Why Don’t Volvos Rust? Surprising Things You Never Knew!

So here’s a question that some people ask – “Why don’t Volvos rust?”

You’ve seen these cars around and still looking nice and smooth after all these years. No sign of rust, although they may have been old, yet the exterior appears pretty decent. What gives?

Well, for many of us car owners, rust is the last thing we want on our vehicle’s exterior. Thankfully, it’s not a very common bane of car ownership nowadays. In fact, unless you have a very old car, many modern cars are spared from this issue.

Today, we’ll talk more about the reasons why Volvos don’t rust – and I’ll answer another question that’s brewing in many people’s mind: “Do modern cars rust?” Let’s get started!

why don't volvos rust

Why Don’t Volvos Rust?

The good thing about Volvos is that they are built with potent protection against rust. This is why corrosion is not an issue among Volvo car owners.

The corrosion protection for the exterior includes state-of-the-art metallic protective coatings placed on the sheet metal. Then, it is followed on with a high-quality and professional painting process, which helps to protect it from corrosion.

These advanced techniques also protect your vehicle from abrasion while inhibiting rust in areas exposed to external elements.

As for the chassis, there are corrosion-resistant materials such as cast aluminum for the wheel suspension’s exposed areas to protect it from rust.

Do Modern Cars Rust?

Road salt is what makes rusting an issue in many places. During the winter, roads are salted, which is one of the reasons why folks worry about rust forming on their cars.

However, what used to be a big concern among vehicle owners is not so much an issue nowadays. This includes Volvos.

For instance, the auto industry has greatly improved in the past 25 years, specifically when it comes to fighting corrosion. This is why you don’t see a lot of rusty, newer cars on the road.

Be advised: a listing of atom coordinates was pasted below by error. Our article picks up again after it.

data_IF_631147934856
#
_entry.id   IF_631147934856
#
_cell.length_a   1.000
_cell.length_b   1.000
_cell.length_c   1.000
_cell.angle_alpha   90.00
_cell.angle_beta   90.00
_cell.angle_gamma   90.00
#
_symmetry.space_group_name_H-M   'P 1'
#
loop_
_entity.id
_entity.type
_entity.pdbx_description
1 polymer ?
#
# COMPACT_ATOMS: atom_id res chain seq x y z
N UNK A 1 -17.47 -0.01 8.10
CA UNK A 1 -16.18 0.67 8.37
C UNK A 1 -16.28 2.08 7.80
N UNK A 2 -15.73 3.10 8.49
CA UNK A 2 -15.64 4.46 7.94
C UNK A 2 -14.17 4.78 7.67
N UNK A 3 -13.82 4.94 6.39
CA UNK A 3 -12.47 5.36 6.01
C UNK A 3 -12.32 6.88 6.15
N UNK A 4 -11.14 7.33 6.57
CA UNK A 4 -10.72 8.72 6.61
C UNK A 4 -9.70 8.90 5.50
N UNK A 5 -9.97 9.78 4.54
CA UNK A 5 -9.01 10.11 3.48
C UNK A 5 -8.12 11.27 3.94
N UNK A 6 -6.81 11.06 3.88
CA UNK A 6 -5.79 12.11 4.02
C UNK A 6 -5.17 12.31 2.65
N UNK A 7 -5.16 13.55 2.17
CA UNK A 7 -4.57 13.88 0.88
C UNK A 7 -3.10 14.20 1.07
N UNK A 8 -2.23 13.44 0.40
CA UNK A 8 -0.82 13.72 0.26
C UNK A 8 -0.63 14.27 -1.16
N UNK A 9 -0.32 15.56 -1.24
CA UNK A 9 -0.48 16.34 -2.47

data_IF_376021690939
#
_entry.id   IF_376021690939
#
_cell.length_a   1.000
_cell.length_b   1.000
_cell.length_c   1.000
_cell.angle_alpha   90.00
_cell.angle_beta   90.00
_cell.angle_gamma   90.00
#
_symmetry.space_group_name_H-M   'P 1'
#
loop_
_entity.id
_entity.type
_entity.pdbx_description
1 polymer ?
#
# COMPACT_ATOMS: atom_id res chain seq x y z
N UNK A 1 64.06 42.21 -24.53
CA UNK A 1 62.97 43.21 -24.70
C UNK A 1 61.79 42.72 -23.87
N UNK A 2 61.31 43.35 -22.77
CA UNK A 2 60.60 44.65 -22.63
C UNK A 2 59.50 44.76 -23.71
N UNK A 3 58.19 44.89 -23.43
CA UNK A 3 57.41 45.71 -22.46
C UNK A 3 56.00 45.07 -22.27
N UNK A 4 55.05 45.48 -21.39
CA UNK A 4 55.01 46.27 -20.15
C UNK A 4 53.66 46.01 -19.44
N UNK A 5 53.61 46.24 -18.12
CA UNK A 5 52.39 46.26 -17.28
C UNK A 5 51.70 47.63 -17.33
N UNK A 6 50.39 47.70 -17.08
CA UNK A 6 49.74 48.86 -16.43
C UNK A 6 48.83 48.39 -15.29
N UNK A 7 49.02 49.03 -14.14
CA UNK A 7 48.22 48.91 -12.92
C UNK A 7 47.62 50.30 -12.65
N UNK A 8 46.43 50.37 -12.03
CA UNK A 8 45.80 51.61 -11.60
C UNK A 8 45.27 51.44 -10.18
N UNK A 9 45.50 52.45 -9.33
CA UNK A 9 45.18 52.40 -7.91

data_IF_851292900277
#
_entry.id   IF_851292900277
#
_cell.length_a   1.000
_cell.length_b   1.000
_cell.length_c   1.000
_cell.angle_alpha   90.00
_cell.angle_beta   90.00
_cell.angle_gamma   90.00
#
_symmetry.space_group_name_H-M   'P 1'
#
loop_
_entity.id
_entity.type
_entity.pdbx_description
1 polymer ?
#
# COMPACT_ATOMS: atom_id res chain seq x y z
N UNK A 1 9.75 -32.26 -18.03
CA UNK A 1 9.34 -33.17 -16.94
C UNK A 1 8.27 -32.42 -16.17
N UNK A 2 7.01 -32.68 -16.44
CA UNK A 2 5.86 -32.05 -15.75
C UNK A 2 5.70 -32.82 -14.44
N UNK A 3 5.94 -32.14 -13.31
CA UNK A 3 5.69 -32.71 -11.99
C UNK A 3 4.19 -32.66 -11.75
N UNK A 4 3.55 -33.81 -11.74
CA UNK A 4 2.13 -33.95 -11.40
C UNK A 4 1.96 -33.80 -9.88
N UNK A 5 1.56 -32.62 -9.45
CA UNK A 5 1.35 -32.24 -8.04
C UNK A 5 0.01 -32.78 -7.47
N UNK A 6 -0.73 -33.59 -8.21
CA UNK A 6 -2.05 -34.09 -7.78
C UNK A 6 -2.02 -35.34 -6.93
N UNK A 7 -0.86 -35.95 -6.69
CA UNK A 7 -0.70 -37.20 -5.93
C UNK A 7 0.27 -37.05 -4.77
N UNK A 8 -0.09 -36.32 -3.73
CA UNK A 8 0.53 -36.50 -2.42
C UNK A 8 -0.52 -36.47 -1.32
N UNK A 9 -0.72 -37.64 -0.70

Volvos, as an example, have better coatings on the exterior. But more than better paint, it is the addition of galvanized steel that has rust-resistant zinc coating on both sides. This solved the problem with corrosion.

Moreover, modern vehicles have an improved design that minimizes the likelihood of rust formation. There are no pockets that become susceptible to mud buildup. There are also no more seams that used to be prone to rust.

Instead of pure metal, many cars nowadays have rust-proof plastic materials. This is common in rocker panels found underneath the doors. Without chrome-plated and stainless steel trim, this reduces chances of galvanic corrosion. This condition happens when different types of metals come into contact with each other, thus resulting in an electric current.

Controlling Rust In Modern Cars

While these implementations and additions to modern cars reduce the risks of corrosion, there are other things you can do to protect your car from rust, especially when exposed to road salt.

One important thing you can do is by repainting your car and getting the road salt off by cleaning it well. Just keep in mind that rust can do damage over time, so you should make it part of your daily car maintenance to clean it well and this should help control the damage caused by corrosion.

Read More: Volvo Xc90 V8 Problems – Things You Should Expect

Bottom Line

Overall, Volvos don’t rust largely because of the corrosion-protective materials incorporated to the body of the car. Many modern cars are also protected from rust because of advanced technology used for the painting process while using more rust-proof materials throughout the body and exposed components that are highly susceptible to corrosion.

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